Studio: Eros International
Director: Rahi Anil Barve, Anand Gandhi, Adesh Prasad
Writer: Mitesh Shah, Adesh Prasad, Rahi Anil Barve, Anand Gandhi
Producer: Sohum Shah, Anand Gandhi, Mukesh Shah, Mitesh Shah
Stars: Sohum Shah, Jyoti Malsh, Deepak Damle, Anita Date, Ronjini Chakraborty, Mohd Samad
An ancient curse plagues a greedy man’s family in unfathomable ways across four decades of India’s history.
Screamfest Film Festival Review:
I almost avoided “Tumbbad.” A delicate balance exists between movies I want to see and movies an audience wants to read about. And having operated a genre movie review site since 2013, I can tell you, foreign language films simply do not drive traffic.
Whenever trades announce an English-language remake of a popular foreign film, cinephiles take the opportunity to decry Americanization and dub anyone who dislikes subtitles as a philistine. “Just watch the original,” they exclaim.
It’s a deaf ear demand. Perhaps sad but no less true, many people just won’t expend the extra effort to deal with reading while watching a movie.
That fact can influence what films I cover. Given the choice between an Estonian arthouse haunter and a slasher franchise sequel, I’m taking the one that won’t result in content destined to collect digital cobwebs within two days of posting.
Limiting myself to just one of the two features playing night three of Screamfest 2018, I had a choice between “Tumbbad” and “Lost in Apocalypse.” If one of those options were made stateside, the decision would have been a no-brainer. But with the latter in Mandarin and the former in Hindi, I had to watch both trailers and do perfunctory research to determine which one was more likely to be buzzed about in the horror community.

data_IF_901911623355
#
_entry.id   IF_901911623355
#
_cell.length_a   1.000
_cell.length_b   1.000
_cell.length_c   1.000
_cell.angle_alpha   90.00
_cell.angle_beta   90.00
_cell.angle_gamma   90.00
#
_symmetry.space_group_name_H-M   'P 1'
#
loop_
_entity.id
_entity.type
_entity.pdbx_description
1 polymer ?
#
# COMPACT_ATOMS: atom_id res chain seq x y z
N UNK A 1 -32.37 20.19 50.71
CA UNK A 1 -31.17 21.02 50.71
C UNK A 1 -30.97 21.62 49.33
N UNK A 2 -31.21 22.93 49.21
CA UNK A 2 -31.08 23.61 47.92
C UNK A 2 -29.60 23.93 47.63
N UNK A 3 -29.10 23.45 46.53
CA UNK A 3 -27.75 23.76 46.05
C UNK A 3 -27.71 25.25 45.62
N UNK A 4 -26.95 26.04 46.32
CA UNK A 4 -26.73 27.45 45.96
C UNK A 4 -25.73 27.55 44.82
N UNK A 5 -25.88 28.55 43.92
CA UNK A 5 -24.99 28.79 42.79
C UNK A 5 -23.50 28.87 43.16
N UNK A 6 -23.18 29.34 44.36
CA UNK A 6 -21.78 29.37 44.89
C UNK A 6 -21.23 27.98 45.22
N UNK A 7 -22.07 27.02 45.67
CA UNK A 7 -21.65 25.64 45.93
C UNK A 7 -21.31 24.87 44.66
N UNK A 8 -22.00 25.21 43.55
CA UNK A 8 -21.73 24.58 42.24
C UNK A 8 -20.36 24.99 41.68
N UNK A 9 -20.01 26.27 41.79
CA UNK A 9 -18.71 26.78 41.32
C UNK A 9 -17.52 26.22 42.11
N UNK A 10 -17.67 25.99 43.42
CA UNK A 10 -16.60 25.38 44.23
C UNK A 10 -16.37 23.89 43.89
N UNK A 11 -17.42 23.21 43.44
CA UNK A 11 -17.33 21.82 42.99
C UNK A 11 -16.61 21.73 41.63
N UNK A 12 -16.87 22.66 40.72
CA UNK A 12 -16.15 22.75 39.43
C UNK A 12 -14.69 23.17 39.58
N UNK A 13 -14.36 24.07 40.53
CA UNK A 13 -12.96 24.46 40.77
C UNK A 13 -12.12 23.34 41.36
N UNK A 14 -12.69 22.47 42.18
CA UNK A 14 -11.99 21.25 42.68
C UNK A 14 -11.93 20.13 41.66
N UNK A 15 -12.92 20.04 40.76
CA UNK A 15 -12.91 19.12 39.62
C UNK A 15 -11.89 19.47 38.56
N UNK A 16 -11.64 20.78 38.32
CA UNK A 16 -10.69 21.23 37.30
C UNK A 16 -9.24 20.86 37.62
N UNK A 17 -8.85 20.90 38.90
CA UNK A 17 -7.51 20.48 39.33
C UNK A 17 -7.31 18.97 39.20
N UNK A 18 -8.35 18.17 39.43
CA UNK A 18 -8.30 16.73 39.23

“Lost in Apocalypse” appeared to have a fairly familiar take on zombie fiction as well as a shorter runtime. Paired with a short, “Tumbbad” promised to run two hours and seemed to be a complex period piece involving Hindu mythos, metaphors, and melodrama spanning 30 years. In short, “Lost in Apocalypse” looked to be the safer bet for something that would be widely available on a streaming service in the near future, not to mention easier to dissect as far as writing a review goes.
Then I asked myself, what would I select if I weren’t worried about workload? Do I really want another undead epidemic yarn, or should I roll the dice on something potentially more intellectually and emotionally challenging, even if it means more work and fewer hits? Shouldn’t my motivation be to look outside obvious channels for movies that need more exposure?
Concerns about clicks and time taken to compile notes went out the window. All other considerations being irrelevant, the intriguing trailer told me I wanted to see “Tumbbad.” Instead of my business-minded head, I went with my horror-loving heart. Although I’m currently ignorant of what “Lost in Apocalypse” offers, I’m certain I made the correct call. Had I heard about “Tumbbad’s” greatness secondhand, I would have kicked myself for not experiencing its bone-shaking sounds and incredibly stunning visuals on the biggest screen possible. “Tumbbad” turned out to be engrossing and exhilarating, and I can’t imagine it being outmatched in the realm of Indian genre cinema.
“Tumbbad” begins by briefly recounting the legend of the Goddess of Plenty and her favorite son Hastar. No one has heard of Hastar because of a condition requiring him to be stricken from history. Hastar was remembered however, and the villagers who worshipped him unleashed a curse. Daring to confront Hastar can bequeath one with gold, but there may be a consequence of becoming a monster. “Tumbbad” tells the tale of how one family’s desire for Hastar’s riches plagues its descendants for generations.